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China contracts: Calling a table a chair is not clever

by Dan Harris


I like this cartoon because it is funny. But I love this cartoon because it is so China relevant. This cartoon was sent to me by my friend Roberto De Vido, whose  own very funny and topical cartoons can be found here. Roberto told me that “he knew” I would like this and then we discussed some of the examples we have seen where foreign companies actually tried similar things in China.

The reason this post is titled the way it is is because I oftentimes analogize to tables and chairs when explaining to clients why what they are proposing will not work. I tell them that we can call a table a chair, but it will still be a table, and vice-versa. I then tell them that no government — including the one in China — is going to treat a table as a chair just because you call it that, and the same holds true for contracts.

Over the years, our China lawyers have seen the following, among other things:

1. Contracts with Chinese employees who are working in China that claim to be contracts for the employee to work in the United States. US companies (and yes, US lawyers) say that they do these contracts so as to avoid China’s onerous tax and labor laws. I say that they do these contracts because they have absolutely no clue regarding either international law or China’s labor laws. First off, no country in the world is going to allow you to employ one of its citizens in that country and have some foreign law apply to that employer-employee relationship, notwithstanding any lie in your contract. Second off, if you do not have a written contract with your China-based employees, you are opening yourself up for massive penalties. If I were a Chinese employee, I would argue that a contract like this does not qualify and I would expect the Chinese arbiters to concur with that.

My all time favorite on this was when an American company contacted me after learning that the Chinese government had come by wanting to see their employment contracts. When I told him that he was in big trouble because the government would see that all of his contracts claimed that the employees were working in the United States, he asked me how they wouild be able to prove that. I pointed out that all they would need to do is check the employee passports. I am not making this up!!

2.  We often see royalty agreements, service agreements and product sales agreements intentionally mislabeled in an attempt to reduce taxes, avoid the foreign company from being deemed to be doing business in China, or to make it easier for the Chinese company to be able to get money out of China. This sort of thing is never a good idea.

3. We also have seen a number of times where companies have gotten into trouble with China customs for claiming to be importing X when actually importing Y. Companies typically do this to secure a lower duty or because the Y product requires certifications or is not allowed in China at all. Let’s just say that China customs is not at all understanding in these situations.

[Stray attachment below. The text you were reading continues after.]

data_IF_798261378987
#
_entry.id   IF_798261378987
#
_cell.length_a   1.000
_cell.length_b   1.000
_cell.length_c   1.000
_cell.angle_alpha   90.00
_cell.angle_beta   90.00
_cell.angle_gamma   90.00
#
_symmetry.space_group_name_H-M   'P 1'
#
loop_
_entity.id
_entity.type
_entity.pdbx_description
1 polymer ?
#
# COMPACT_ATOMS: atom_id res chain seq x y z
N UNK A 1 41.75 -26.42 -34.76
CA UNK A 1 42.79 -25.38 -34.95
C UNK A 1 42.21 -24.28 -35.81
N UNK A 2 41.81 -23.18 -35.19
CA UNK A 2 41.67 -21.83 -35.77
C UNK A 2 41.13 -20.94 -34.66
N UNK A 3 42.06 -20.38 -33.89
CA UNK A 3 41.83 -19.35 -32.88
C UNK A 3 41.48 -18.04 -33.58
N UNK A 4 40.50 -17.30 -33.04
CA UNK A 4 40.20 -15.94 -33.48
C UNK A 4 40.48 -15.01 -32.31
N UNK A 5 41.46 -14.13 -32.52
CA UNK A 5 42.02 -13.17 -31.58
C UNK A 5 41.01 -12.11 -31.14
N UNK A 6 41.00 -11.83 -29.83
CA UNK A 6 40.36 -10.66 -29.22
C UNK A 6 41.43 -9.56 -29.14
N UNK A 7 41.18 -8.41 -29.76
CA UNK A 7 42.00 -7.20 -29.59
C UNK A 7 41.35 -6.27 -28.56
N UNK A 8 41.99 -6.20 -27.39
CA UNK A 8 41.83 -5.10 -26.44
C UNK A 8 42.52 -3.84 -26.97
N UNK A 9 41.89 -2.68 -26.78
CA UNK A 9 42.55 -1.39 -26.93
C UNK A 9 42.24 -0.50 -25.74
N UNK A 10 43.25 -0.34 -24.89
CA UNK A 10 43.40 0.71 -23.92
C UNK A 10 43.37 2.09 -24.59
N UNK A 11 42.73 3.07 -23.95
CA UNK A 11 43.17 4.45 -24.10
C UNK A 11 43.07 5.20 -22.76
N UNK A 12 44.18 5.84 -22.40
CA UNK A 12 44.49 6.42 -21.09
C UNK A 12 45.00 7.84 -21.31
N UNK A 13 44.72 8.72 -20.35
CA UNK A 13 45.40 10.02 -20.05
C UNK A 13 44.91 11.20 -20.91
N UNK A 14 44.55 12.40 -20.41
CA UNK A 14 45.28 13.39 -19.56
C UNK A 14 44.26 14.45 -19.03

4. Bribes. Without naming names, one prominent company has had huge bribery problems both in China and elsewhere and one of the things this company allegedly did was to provide its employees with $5,000 in monthly “travel reimbursements” which reimbursements were actually for the paying of bribes. Not smart.

Roberto told me of a story involving a friend of his who had been convinced by his Chinese partner to describe its business to the Chinese government officials one way, when it was actually something else, and to do so in order to get a business license, even though its real business was not open to foreigners. Roberto said that at a certain point, the government official interrupts his friend’s “umpteenth explanation of why the business license should be granted” and says something along the lines of “Mr. Xxxxxx, we understand your business very well. And for that very reason we don’t want to grant you a license.”

It should go without saying — but it doesn’t — that lying is a always a very bad way to try to deal with a government and that your putting a false label on something not only does not usually work, but it also usually will subject you to additional penalties, including criminal. It should also go without saying — but again it doesn’t — that just because your Chinese counter-party insists that “everyone does it” does not mean that you will get away with it and that Chinese government officials did not just fall off the turnip truck.

The cartoon above is funny, but what will happen to you if you seek to emulate it will not be. You agree, right?

Dan Harris is founder of the Harris & Moure law firm, a boutique international law firm focusing on small and medium sized businesses that operate internationally. China is the fastest growing area for the firm. Dan writes as a source of China legal and business information.

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